rising health care costs. These simulations continue to show that to 

move into the future with no changes in federal retirement and health 

programs is to envision a very different role for the federal 

government. Assuming, for example, that the tax reductions enacted in 

2001 do not sunset and discretionary spending keeps pace with the 

economy, by mid-century federal revenues may only be adequate to pay 

Social Security and interest on the federal debt. [Footnote 7] Spending 

for the current Medicare program--without the addition of a drug 

benefit--is projected to account for more than one-quarter of all 

federal revenues. To obtain balance, massive spending cuts, tax 

increases, or some combination of the two would be necessary. (See fig. 

5.) Neither slowing the growth of discretionary spending nor allowing 

the tax reductions to sunset eliminates the imbalance.

Figure 5: Composition of Spending as a Share of Gross Domestic Product 

Assuming Discretionary Spending Grows with GDP, the Tax Cuts Do Not 

Sunset, and Currently Scheduled Social Security Benefits:

[See PDF for image]

Source: GAO’s August 2002 analysis.

[End of figure]

Although this figure assumes payment of currently scheduled Social 

Security benefits, the long-term fiscal imbalance would not be 

eliminated even if Social Security benefits were to be limited to 

currently projected trust fund revenues. This is because Medicare (and 

Medicaid)--spending for which is driven by both demographics and rising 

health care costs--present an even greater problem. Absent a change in 

design, these two health programs together are projected to nearly 

triple as a share of gross domestic product (GDP) over the next half-


This testimony is not about the complexities of Medicare, but it is 

important to note that Medicare presents a much greater, more complex, 

and more urgent fiscal challenge than does Social Security. Unlike 

Social Security, Medicare growth rates reflect not only a burgeoning 

beneficiary population, but also the escalation of health care costs at 

rates well exceeding general rates of inflation. Increases in the 

number and quality of health care services have been fueled by the 

explosive growth of medical technology. Moreover, the actual costs of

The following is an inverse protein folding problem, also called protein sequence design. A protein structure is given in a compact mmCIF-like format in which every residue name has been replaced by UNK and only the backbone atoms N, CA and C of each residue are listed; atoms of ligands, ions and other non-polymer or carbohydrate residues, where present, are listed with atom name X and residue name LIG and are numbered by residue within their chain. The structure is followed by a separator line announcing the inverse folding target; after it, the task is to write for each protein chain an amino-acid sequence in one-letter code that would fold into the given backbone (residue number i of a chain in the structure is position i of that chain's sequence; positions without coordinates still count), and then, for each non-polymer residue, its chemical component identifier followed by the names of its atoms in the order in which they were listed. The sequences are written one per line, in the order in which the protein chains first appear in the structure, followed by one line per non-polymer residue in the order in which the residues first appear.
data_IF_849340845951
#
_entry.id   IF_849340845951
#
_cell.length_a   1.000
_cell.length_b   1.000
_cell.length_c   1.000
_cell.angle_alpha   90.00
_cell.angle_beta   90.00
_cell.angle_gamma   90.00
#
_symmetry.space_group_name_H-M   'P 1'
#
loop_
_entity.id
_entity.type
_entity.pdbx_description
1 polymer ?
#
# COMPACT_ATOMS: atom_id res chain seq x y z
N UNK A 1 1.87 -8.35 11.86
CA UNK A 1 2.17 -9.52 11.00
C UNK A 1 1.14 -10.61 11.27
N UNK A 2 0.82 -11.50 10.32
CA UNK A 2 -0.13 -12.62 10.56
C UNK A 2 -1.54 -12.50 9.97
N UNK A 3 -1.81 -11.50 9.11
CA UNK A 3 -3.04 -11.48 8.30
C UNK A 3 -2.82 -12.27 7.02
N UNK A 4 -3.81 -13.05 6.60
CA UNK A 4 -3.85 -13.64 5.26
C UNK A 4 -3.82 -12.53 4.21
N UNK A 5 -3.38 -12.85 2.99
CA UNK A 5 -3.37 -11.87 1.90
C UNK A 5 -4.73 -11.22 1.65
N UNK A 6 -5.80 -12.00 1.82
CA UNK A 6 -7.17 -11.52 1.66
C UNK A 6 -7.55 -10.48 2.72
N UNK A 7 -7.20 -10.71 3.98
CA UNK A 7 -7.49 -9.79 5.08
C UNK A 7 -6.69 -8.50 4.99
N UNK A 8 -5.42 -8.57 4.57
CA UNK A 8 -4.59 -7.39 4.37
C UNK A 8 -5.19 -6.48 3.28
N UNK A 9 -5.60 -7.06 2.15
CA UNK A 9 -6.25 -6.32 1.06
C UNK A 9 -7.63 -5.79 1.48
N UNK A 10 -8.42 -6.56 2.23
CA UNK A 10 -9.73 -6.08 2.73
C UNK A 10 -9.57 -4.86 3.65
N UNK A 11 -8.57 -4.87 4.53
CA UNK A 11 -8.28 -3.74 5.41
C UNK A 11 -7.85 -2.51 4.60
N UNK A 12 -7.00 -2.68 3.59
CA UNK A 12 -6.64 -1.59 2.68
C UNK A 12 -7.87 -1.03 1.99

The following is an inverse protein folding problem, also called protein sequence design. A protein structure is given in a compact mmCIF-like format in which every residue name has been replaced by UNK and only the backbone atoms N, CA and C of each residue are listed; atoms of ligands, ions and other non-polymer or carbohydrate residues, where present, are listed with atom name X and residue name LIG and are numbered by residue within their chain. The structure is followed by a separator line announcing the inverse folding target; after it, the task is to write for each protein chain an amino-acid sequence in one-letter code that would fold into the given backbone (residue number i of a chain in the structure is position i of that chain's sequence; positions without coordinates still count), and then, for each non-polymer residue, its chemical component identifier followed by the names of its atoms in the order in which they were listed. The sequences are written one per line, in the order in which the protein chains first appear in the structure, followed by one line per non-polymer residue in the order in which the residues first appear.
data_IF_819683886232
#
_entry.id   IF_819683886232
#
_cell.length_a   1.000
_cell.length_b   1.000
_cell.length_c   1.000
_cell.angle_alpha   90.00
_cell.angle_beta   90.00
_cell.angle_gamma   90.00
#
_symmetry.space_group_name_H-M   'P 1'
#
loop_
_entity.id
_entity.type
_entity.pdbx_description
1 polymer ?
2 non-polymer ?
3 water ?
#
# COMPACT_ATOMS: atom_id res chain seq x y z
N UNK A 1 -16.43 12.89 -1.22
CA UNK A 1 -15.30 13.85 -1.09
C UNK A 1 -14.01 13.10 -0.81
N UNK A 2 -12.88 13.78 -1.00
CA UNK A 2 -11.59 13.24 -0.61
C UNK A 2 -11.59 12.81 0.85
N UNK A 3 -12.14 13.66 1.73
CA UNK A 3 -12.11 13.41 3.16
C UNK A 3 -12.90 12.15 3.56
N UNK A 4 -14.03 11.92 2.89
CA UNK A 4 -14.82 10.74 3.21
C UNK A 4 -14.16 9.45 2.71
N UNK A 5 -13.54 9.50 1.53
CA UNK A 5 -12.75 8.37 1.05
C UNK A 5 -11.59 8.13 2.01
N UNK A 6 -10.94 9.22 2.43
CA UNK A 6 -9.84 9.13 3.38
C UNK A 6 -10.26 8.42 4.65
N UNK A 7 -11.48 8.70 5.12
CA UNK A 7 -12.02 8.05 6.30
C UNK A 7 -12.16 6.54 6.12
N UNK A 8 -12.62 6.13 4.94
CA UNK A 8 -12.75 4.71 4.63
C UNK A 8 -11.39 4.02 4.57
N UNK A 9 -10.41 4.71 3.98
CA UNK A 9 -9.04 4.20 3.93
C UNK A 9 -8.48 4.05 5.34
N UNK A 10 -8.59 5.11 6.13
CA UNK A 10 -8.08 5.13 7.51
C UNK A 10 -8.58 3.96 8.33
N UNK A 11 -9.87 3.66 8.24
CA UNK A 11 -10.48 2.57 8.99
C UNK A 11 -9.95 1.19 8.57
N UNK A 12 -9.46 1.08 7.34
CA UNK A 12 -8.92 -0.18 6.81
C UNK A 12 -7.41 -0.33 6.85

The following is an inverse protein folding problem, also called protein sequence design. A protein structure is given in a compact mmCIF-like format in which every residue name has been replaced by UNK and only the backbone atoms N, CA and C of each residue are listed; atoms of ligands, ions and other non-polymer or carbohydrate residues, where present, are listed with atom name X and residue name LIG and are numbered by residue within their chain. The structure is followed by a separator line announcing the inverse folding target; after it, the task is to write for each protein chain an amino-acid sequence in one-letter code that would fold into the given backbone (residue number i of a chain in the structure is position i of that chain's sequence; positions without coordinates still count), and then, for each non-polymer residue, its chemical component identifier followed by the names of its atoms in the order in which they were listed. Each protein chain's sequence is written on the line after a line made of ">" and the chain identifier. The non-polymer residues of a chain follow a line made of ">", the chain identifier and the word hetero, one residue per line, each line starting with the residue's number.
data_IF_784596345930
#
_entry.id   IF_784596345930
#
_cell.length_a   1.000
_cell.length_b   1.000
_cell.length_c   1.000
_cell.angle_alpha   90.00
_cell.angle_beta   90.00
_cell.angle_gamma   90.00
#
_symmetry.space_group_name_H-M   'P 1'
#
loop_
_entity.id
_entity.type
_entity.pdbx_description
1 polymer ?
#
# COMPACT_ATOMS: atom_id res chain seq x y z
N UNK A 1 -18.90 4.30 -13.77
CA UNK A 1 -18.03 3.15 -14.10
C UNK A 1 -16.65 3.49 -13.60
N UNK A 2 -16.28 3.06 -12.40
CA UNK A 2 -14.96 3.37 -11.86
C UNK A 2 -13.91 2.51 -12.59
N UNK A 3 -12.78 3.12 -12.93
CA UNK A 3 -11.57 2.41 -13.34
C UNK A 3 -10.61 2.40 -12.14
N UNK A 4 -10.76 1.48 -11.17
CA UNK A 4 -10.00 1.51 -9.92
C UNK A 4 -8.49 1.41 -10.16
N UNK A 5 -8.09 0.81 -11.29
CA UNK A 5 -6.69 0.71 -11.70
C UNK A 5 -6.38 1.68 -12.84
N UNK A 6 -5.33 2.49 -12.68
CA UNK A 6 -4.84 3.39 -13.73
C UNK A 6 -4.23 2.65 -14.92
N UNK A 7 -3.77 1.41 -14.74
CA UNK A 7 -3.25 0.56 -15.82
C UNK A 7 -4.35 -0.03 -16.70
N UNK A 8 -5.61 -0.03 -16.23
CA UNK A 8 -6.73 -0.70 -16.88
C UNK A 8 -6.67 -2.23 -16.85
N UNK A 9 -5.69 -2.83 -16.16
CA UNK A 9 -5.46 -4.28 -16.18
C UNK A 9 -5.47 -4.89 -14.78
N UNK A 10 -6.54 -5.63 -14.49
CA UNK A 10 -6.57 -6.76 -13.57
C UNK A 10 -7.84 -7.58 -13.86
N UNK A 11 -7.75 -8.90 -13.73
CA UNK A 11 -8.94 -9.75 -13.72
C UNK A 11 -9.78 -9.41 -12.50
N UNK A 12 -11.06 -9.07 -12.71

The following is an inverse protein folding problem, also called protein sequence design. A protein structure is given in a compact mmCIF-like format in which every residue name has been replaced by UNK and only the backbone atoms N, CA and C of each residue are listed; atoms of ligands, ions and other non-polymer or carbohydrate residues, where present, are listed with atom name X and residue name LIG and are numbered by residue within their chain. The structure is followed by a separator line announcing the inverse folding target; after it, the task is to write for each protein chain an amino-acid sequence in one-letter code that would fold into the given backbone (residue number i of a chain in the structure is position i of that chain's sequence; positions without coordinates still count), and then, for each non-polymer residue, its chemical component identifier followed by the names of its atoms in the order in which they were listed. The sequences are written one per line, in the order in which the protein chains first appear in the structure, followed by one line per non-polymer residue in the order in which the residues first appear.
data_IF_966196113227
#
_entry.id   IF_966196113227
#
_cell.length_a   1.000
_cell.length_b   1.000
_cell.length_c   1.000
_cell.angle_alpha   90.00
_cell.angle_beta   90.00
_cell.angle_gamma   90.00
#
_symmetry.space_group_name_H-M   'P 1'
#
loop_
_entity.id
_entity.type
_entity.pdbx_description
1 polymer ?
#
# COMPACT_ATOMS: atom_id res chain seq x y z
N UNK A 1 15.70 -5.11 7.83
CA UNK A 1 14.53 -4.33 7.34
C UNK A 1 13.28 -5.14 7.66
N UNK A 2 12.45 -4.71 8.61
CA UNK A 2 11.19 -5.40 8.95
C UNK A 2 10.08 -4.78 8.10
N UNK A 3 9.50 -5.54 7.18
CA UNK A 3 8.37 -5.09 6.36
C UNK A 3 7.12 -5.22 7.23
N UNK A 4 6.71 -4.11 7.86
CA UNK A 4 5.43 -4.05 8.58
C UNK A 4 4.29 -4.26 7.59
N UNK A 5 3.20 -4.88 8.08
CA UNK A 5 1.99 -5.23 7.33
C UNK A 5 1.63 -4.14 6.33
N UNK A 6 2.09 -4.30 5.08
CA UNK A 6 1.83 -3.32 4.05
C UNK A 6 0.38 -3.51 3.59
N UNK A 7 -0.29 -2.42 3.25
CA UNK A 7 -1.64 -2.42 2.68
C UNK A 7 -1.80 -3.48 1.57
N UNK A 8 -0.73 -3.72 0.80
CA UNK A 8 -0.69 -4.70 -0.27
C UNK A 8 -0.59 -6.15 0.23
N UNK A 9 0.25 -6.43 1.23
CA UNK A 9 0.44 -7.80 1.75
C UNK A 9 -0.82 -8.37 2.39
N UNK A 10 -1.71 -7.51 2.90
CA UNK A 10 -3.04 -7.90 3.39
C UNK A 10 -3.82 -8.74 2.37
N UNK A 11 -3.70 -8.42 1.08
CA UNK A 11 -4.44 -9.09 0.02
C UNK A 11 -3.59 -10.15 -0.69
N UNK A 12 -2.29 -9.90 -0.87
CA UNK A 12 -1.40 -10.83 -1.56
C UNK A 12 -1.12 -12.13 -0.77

health care consumption are not transparent. Third-party payers 

generally insulate consumers from the cost of health care decisions. 

These factors and others contribute to making Medicare a much greater 

and more complex fiscal challenge than even Social Security. We are 

developing a health care framework to help focus additional attention 

on this important area and to help educate key policymakers on the 

current system and related challenges.

Indeed, long-term budget flexibility is about more than Social Security 

and Medicare. While these programs dominate the long-term outlook, they 

are not the only federal programs or activities that bind the future. 

The federal government undertakes a wide range of programs, 

responsibilities, and activities that obligate it to future spending or 

create an expectation for spending. We have work underway regarding how 

to describe the range and measurement of such fiscal exposures--from 

explicit liabilities such as environmental cleanup requirements to the 

more implicit obligations presented by life-cycle costs of capital 

acquisition or disaster assistance. Making government fit the 

challenges of the future will require not only dealing with the 

drivers--entitlements for the elderly--but also looking at the range of 

federal activities. A fundamental review of what the federal government 

does and how it does it will be needed.

At the same time it is important to look beyond the federal budget to 

the economy as a whole. Figure 6 shows the total future draw on the 

economy represented by Social Security, Medicare, and Medicaid. Under 

the 2002 Trustees’ intermediate estimates and the Congressional Budget 

Office’s most recent long-term Medicaid estimates, spending for these 

entitlement programs combined will grow to 13.9 percent of GDP in 2030 

from today’s 8.3 percent. Taken together, Social Security, Medicare, 

and Medicaid represent an unsustainable burden on future generations.